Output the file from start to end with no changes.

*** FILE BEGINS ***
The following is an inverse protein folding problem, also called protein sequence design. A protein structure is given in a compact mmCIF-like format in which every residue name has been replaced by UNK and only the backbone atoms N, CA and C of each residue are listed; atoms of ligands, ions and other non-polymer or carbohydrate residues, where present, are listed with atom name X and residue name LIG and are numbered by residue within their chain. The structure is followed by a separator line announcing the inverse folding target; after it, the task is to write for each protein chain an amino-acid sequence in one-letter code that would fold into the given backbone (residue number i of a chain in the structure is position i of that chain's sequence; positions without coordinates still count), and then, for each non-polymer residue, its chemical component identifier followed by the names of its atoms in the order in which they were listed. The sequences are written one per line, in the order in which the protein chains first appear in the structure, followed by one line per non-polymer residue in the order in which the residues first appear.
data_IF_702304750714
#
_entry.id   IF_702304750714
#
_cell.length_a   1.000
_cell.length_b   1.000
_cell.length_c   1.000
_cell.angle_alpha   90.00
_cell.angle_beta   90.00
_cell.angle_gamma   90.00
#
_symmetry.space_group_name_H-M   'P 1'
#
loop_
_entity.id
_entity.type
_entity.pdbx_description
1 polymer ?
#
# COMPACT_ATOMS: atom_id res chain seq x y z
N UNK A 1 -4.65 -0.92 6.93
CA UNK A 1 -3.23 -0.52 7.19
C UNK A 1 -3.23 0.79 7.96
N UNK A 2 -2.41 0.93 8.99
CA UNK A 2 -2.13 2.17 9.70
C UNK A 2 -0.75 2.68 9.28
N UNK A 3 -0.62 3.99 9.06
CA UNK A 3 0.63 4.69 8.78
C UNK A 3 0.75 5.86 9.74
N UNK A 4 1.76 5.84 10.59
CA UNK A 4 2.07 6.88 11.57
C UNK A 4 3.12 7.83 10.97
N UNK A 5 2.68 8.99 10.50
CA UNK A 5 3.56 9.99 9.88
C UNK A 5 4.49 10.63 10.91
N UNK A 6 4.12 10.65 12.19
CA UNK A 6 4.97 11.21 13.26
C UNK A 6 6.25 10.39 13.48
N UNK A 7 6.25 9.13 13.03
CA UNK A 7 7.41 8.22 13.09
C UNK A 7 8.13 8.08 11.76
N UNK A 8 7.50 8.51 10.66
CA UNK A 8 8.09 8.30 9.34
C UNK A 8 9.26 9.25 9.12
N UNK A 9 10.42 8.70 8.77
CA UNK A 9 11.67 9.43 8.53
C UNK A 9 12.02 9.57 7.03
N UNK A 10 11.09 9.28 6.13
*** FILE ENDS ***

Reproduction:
The following is an inverse protein folding problem, also called protein sequence design. A protein structure is given in a compact mmCIF-like format in which every residue name has been replaced by UNK and only the backbone atoms N, CA and C of each residue are listed; atoms of ligands, ions and other non-polymer or carbohydrate residues, where present, are listed with atom name X and residue name LIG and are numbered by residue within their chain. The structure is followed by a separator line announcing the inverse folding target; after it, the task is to write for each protein chain an amino-acid sequence in one-letter code that would fold into the given backbone (residue number i of a chain in the structure is position i of that chain's sequence; positions without coordinates still count), and then, for each non-polymer residue, its chemical component identifier followed by the names of its atoms in the order in which they were listed. The sequences are written one per line, in the order in which the protein chains first appear in the structure, followed by one line per non-polymer residue in the order in which the residues first appear.
data_IF_702304750714
#
_entry.id   IF_702304750714
#
_cell.length_a   1.000
_cell.length_b   1.000
_cell.length_c   1.000
_cell.angle_alpha   90.00
_cell.angle_beta   90.00
_cell.angle_gamma   90.00
#
_symmetry.space_group_name_H-M   'P 1'
#
loop_
_entity.id
_entity.type
_entity.pdbx_description
1 polymer ?
#
# COMPACT_ATOMS: atom_id res chain seq x y z
N UNK A 1 -4.65 -0.92 6.93
CA UNK A 1 -3.23 -0.52 7.19
C UNK A 1 -3.23 0.79 7.96
N UNK A 2 -2.41 0.93 8.99
CA UNK A 2 -2.13 2.17 9.70
C UNK A 2 -0.75 2.68 9.28
N UNK A 3 -0.62 3.99 9.06
CA UNK A 3 0.63 4.69 8.78
C UNK A 3 0.75 5.86 9.74
N UNK A 4 1.76 5.84 10.59
CA UNK A 4 2.07 6.88 11.57
C UNK A 4 3.12 7.83 10.97
N UNK A 5 2.68 8.99 10.50
CA UNK A 5 3.56 9.99 9.88
C UNK A 5 4.49 10.63 10.91
N UNK A 6 4.12 10.65 12.19
CA UNK A 6 4.97 11.21 13.26
C UNK A 6 6.25 10.39 13.48
N UNK A 7 6.25 9.13 13.03
CA UNK A 7 7.41 8.22 13.09
C UNK A 7 8.13 8.08 11.76
N UNK A 8 7.50 8.51 10.66
CA UNK A 8 8.09 8.30 9.34
C UNK A 8 9.26 9.25 9.12
N UNK A 9 10.42 8.70 8.77
CA UNK A 9 11.67 9.43 8.53
C UNK A 9 12.02 9.57 7.03
N UNK A 10 11.09 9.28 6.13